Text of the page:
As the youngest of six children, multimedia artist Virgil Ortiz didn’t think he was creating art on a daily basis when he and his family made pottery. Only when he began going to school, did he notice not everyone took to clay the way he did.
Ortiz makes pottery using traditional Cochiti methods, gather red clay from the land, soaking it, adding pumice stone. “The clay is so pure, we need to add pumice to temper it, making it workable,” says Ortiz, who still calls Cochiti home. Formed and dried pieces are sanded followed by a layer of water to remove dust. After alternating between heating in an oven or fire, and eight to ten layers of white clay slip – a glaze alternative – the piece is then cooled. A rag polishing preps it for scratch-made black paint that takes a week to make. “We harvest the leaves when the young wild spinach plants bloom,” says Ortiz. Then, one by one, pieces are open-pit fired on a grate. Placed on a tin, the piece is wrapped with chicken wire to form a cocoon base, then stacked with manure to build an igloo. Cedar and aspen wood burns around the igloo creating a kiln that fires for an hour and a half to two hours. After slowing removing the manure and wire, the final steps can be nerve-wracking. “After about three weeks worth of work, we pray the piece doesn’t explode from air bubbles in its walls,” he says. “If it survives, another rag polish removes any ashes.”
Ortiz’s style differs from the storytelling figure made famous from the northern New Mexico pueblos. As a teen, Ortiz was invited to see the wares of collector and dealer Robert V. Gallegos. “My mouth dropped,” Ortiz says. The collection led Ortiz on a lifelong mission of teaching traditional pottery methods, reviving the style, and using it to study themes that normally wouldn’t warrant exploration.
The pieces he saw in the Gallegos collection were 1800s clay caricatures made by Cochiti natives after seeing the influx of people from the emerging railroad. This style of social commentary on the tattooed bodies of circus travelers and sideshow acts fell out of practice due to “Victorian attitudes,” according to Ortiz. “Our art told stories of what people were experiencing during the 1800s. Creativity comes to me from continuing the story of my Cochiti people and how we see the world around us,” he says. “That opened the door for me to use taboo topics to engage people in today’s society, culture, politics, religion, and even social media.”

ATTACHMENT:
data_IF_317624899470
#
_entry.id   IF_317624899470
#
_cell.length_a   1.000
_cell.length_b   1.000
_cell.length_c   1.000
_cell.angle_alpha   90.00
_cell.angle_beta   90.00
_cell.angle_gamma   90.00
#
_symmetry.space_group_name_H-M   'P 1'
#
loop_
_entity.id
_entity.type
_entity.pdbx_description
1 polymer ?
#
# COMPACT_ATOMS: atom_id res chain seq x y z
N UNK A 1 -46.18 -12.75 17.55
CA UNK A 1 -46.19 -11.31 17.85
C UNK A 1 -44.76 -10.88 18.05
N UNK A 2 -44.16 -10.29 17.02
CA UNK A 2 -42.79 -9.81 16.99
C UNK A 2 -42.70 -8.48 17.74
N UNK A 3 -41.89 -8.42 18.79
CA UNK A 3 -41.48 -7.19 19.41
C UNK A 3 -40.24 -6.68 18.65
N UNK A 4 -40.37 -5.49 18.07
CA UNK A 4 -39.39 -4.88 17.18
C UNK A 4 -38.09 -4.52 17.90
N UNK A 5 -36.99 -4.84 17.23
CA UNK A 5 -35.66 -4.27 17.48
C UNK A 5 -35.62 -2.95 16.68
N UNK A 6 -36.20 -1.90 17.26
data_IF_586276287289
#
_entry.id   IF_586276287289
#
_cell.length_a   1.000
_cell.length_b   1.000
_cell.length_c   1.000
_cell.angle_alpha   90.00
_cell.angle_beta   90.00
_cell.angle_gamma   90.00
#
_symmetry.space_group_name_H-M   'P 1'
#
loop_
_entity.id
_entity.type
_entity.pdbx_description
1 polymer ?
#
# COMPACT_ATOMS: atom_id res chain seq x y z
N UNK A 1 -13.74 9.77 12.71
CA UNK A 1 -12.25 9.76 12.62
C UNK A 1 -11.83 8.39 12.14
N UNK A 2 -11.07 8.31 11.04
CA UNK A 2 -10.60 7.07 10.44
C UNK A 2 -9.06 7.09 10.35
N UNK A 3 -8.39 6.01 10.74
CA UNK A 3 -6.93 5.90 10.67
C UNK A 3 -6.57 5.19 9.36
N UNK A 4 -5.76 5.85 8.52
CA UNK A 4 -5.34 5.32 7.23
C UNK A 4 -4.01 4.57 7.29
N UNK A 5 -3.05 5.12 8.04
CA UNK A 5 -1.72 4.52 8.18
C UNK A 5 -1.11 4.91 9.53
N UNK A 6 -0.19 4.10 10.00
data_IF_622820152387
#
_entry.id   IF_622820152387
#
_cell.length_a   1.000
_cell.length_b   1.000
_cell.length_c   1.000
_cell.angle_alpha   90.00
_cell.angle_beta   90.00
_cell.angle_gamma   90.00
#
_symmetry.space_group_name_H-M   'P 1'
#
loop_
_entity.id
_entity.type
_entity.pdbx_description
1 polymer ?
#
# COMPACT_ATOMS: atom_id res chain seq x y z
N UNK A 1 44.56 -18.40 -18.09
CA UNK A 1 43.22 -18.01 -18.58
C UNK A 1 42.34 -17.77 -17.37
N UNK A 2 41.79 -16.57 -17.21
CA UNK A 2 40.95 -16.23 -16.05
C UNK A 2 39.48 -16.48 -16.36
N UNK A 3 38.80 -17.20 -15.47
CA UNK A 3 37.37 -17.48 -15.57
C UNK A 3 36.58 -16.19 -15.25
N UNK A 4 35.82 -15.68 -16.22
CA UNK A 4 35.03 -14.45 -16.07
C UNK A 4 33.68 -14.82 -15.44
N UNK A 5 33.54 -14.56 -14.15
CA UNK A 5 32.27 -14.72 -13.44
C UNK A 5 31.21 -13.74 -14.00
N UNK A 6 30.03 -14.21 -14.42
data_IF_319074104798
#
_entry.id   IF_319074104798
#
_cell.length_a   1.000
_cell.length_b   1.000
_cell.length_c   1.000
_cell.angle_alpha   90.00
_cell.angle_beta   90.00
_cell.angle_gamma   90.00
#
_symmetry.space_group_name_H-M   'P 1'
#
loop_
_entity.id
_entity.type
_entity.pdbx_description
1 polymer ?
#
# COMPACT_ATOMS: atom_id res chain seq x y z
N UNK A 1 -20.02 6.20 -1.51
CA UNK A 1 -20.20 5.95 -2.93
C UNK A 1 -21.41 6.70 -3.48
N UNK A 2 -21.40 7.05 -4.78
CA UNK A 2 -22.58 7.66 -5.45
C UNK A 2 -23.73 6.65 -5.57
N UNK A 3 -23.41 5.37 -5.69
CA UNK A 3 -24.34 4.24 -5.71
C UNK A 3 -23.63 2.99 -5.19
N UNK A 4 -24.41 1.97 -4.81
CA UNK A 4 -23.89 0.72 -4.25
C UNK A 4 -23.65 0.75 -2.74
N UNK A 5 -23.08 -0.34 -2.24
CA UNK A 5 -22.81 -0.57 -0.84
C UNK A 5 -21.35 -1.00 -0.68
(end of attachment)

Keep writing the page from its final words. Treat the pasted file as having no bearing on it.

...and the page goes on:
Ortiz explores these subjects in his latest body of work, TABOO, where he presents modern tribal imagery melding current themes and the Pueblo Revolt narrative into pieces of pottery. “When traveling internationally, I was shocked how many people knew about the Pueblo Revolt and here it isn’t taught in schools,” he says. “As America’s first revolution, it’s important people know what happened.” In telling the Pueblo Revolt story, Ortiz is working on expanding into glass and modern ceramics, fashion, jewelry, even the big screen.
Ortiz caught the eye of The Walt Disney Company and was invited to present his work at the Walt Disney Imagineering Ideation Summit. “It was amazing to see all the creatives come together,” says the Star Wars fan, who got to meet James Cameron and big shots from DC and Marvel Comics. His love for epic storytelling with different worlds and characters inspired him to tell the Pueblo Revolt story in the same manner. Ortiz’s vision is for the characters in his body of work to culminate into a movie exploring the Pueblo Revolt in 1680 with a mirroring storyline n 2180. “I want it to appeal to the kids like Star Wars did to me,” he says.
Although Ortiz has projects in varying mediums – including a jewelry line for the Smithsonian – Ortiz is first and foremost a potter. “Pottery is the soul and center of all I do,” he says. “I want to demonstrate that Native artists can innovate while using traditional methods. We don’t have to be characterized by those who want the same piece of pottery. It’s time to give the voice back to the clay.”